Don’t worry, I’m not here to talk about the Coronavirus.  We are getting enough of that from TV and the internet these days.  However, I would like to focus on one particular issue that this most recent emergency in our country has brought forward for many Americans: a financial crisis.

We are all well aware of the roller coaster the stock market has taken with no real idea of when and where it may end.  Retirement accounts and 401K’s have lost tens and even hundreds of thousands of dollars in a matter of days for the average American.  That is indeed a scary thought, especially if you are close to retirement age.  It may in fact keep some from taking a retirement when they had planned.  Here is a story of one such individual:

A few weeks ago I started working with a good friend regarding her retirement.  She was not sure if she had enough saved but was now finding herself in a situation at work where they were making not so subtle hints about it being time.  It wasn’t that she didn’t want to retire, it was the uncertainty of did she have enough saved?

We spent time going over her savings, her 401K, talking with a Medicare expert, and putting together a new budget on her fixed income.  After making a few changes and calling to see about getting better deals on other utilities, she felt comfortable enough to go ahead with retirement and set a date of June 1st … and then the Coronavirus hit.  Her 401K took a massive hit in only a matter of a few days.  Enough that retirement didn’t look possible anymore.

In looking at her 401K closer, it was discovered that she had not changed her investment risk since she had signed up for the 401K, over 20 years ago.  Her investments were very aggressive and took a massive hit in this up and down market.  So much so, that at age 72, it basically took retirement off the table.

I wish this was the only story I have heard like this, but it is not.  It’s actually a very common tale.  Remember 2008?  These same stories were being told with that financial crisis that wiped out over 40% of the market.  Many baby boomers had to put off retirement after watching their life savings get cut in half in a matter of months.  So the question is, how do we keep this from happening?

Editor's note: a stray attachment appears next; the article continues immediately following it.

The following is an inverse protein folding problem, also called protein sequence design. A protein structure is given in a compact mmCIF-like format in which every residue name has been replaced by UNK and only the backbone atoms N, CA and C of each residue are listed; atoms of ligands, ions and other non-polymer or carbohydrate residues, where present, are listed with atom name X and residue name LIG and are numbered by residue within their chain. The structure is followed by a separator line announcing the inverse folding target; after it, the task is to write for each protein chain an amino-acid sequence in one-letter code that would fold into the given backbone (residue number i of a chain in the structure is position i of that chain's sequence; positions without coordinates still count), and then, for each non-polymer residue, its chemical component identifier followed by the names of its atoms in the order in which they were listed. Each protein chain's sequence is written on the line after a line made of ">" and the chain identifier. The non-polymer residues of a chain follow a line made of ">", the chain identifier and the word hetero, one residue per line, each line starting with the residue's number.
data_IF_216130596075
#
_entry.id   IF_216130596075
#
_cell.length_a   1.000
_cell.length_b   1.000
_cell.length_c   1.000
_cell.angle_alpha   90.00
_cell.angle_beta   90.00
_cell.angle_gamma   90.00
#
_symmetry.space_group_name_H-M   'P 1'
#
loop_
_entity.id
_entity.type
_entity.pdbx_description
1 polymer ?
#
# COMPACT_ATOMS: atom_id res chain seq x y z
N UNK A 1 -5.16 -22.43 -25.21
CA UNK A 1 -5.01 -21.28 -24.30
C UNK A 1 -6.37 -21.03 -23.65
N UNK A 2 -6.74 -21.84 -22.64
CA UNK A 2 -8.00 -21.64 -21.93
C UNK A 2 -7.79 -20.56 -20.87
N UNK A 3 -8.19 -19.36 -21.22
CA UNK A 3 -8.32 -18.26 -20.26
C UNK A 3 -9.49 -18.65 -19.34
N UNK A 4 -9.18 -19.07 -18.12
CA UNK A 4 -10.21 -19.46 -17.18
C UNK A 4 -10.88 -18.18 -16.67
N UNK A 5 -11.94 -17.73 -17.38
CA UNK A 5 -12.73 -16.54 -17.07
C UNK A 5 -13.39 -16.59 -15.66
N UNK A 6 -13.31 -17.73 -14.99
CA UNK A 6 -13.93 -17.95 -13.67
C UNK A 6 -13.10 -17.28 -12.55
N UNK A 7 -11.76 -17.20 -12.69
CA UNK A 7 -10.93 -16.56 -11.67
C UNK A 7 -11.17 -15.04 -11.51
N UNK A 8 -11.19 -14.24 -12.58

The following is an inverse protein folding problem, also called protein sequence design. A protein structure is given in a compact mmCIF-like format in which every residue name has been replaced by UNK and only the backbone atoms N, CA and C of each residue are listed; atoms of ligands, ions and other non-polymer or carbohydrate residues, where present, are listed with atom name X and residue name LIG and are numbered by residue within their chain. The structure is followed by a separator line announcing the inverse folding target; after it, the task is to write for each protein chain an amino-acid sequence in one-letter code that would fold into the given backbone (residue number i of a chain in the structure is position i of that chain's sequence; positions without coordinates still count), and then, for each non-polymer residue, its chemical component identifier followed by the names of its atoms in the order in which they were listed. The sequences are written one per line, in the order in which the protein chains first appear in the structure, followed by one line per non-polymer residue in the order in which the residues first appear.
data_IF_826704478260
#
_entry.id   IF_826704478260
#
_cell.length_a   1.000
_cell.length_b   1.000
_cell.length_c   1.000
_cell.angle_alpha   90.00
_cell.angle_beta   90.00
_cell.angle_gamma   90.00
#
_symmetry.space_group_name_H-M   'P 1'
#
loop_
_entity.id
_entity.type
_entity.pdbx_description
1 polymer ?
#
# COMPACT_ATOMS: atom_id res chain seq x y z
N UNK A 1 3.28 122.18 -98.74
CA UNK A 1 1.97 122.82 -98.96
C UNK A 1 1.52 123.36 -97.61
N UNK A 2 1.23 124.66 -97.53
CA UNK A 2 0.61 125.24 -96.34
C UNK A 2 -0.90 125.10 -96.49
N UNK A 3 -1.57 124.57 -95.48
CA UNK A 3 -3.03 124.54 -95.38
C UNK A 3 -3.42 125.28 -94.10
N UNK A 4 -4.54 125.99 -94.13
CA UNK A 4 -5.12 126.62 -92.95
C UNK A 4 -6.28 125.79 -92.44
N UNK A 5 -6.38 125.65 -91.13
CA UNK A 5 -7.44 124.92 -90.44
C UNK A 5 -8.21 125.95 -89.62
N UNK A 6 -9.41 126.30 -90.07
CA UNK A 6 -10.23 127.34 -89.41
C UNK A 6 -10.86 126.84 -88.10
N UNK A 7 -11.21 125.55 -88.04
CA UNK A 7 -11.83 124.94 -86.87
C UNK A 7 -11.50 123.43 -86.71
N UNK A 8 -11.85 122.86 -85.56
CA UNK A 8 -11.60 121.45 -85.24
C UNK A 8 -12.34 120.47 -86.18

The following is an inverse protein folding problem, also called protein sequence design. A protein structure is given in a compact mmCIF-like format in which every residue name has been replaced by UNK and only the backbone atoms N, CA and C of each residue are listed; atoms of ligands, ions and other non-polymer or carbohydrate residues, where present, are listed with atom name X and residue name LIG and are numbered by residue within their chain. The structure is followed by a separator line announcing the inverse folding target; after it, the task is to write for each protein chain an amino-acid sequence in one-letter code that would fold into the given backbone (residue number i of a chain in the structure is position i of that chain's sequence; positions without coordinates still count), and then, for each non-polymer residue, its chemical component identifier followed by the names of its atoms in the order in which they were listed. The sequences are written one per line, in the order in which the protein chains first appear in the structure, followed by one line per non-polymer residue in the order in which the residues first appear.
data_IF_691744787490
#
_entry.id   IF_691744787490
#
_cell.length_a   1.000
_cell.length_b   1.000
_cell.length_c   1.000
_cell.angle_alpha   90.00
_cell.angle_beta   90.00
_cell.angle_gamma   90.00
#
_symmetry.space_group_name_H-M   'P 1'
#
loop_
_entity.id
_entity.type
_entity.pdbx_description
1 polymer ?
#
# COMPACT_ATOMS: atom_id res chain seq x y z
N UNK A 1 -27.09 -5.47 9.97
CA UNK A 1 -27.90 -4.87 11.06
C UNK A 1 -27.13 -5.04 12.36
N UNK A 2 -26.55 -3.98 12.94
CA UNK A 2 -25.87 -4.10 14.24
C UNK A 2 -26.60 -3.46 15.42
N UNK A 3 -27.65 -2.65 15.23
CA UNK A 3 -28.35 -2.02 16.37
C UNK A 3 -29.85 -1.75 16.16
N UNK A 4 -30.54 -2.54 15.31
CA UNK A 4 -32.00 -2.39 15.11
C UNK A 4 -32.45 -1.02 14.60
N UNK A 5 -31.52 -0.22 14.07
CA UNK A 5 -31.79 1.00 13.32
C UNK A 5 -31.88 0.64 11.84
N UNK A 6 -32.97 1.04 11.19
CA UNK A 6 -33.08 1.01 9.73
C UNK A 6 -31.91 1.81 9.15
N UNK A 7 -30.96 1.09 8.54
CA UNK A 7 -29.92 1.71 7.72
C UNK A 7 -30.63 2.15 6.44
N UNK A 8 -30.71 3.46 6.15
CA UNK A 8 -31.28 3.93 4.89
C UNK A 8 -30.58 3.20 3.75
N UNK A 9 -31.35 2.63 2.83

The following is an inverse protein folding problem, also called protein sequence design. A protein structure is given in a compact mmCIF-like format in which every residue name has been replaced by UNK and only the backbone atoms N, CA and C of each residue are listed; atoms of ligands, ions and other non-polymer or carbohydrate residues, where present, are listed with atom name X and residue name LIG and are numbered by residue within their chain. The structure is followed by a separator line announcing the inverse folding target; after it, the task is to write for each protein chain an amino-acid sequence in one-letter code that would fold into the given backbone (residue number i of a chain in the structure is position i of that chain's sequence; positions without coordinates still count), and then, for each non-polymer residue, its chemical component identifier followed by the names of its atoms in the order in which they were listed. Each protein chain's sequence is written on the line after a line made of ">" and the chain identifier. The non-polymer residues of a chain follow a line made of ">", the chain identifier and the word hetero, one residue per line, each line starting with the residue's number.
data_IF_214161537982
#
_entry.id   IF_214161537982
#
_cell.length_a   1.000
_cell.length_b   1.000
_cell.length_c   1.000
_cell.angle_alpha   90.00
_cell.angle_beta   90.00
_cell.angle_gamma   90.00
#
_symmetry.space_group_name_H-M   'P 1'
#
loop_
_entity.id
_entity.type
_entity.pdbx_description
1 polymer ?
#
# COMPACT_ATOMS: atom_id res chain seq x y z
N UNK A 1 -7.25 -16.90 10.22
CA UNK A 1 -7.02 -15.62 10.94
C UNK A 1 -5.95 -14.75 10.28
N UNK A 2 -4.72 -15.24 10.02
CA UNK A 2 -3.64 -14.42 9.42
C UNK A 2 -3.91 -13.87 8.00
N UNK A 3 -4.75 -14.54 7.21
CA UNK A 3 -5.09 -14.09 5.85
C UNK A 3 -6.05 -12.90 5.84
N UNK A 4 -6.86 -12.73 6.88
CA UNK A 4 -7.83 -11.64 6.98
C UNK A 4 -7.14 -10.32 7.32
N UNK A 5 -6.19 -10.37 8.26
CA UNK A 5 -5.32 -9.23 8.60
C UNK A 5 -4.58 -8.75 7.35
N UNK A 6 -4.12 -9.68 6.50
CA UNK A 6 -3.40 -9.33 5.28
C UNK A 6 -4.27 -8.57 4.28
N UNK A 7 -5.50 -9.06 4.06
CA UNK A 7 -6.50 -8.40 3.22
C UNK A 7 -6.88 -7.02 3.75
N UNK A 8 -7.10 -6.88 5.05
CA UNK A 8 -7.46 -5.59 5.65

It’s all about risk and diversification.  Risk is something that is very personal and will be different for each individual.  Some are gamblers and will “let it ride,” while others cannot sleep after they see the stock market dip a few hundred points.  It’s essential to find your own personal risk tolerance for investing and stay within those bounds.  Rutgers University came up with an Investment Risk Tolerance Quiz.  If you are curious, follow the link below and take the quiz and see where you stand.  This can be a great place to start when talking with a financial advisor about what types of investments would be right for you.

Investment Risk Tolerance Quiz – Rutgers University

Risk is also something that should be adjusted over time.  When you are younger (20’s, 30’s, 40’s), you can afford to be more aggressive with your investments because you have time to recover.  However, as you start to age a bit, it may be time to start shifting your investments into more conservative areas.  Again, this is where a financial advisor is great to help you make those determinations.  If the woman from the above story had shifted her investments as she aged, her losses would have been greatly minimized with this sudden downturn and retirement would still be an option.

Diversification is just a matter of spreading out your risk across many different types of investments.  I actually had an investment a few years back that the SEC came in and shut down.  Currently it is being managed by a trustee while investors wait to see just how bad the loss will be.   Now, needless to say, I was not happy about the loss I was looking at on this investment, but it was not the end of the world.  I have other investments in my retirement portfolio.  However, there were many in that room that this investment was their life savings, and now it may be gone.  I was heartbroken for these individuals as many were already at retirement age.

It’s essential to have balance, both in life and your financial portfolio.  Find your risk level and stay within those levels.  Investing for retirement is a long-term strategy and, if well maintained over the years, can set you up for a wonderful and worry-free lifetime.

Check out the Investment Pyramid:  Risk/Return Trade-Offs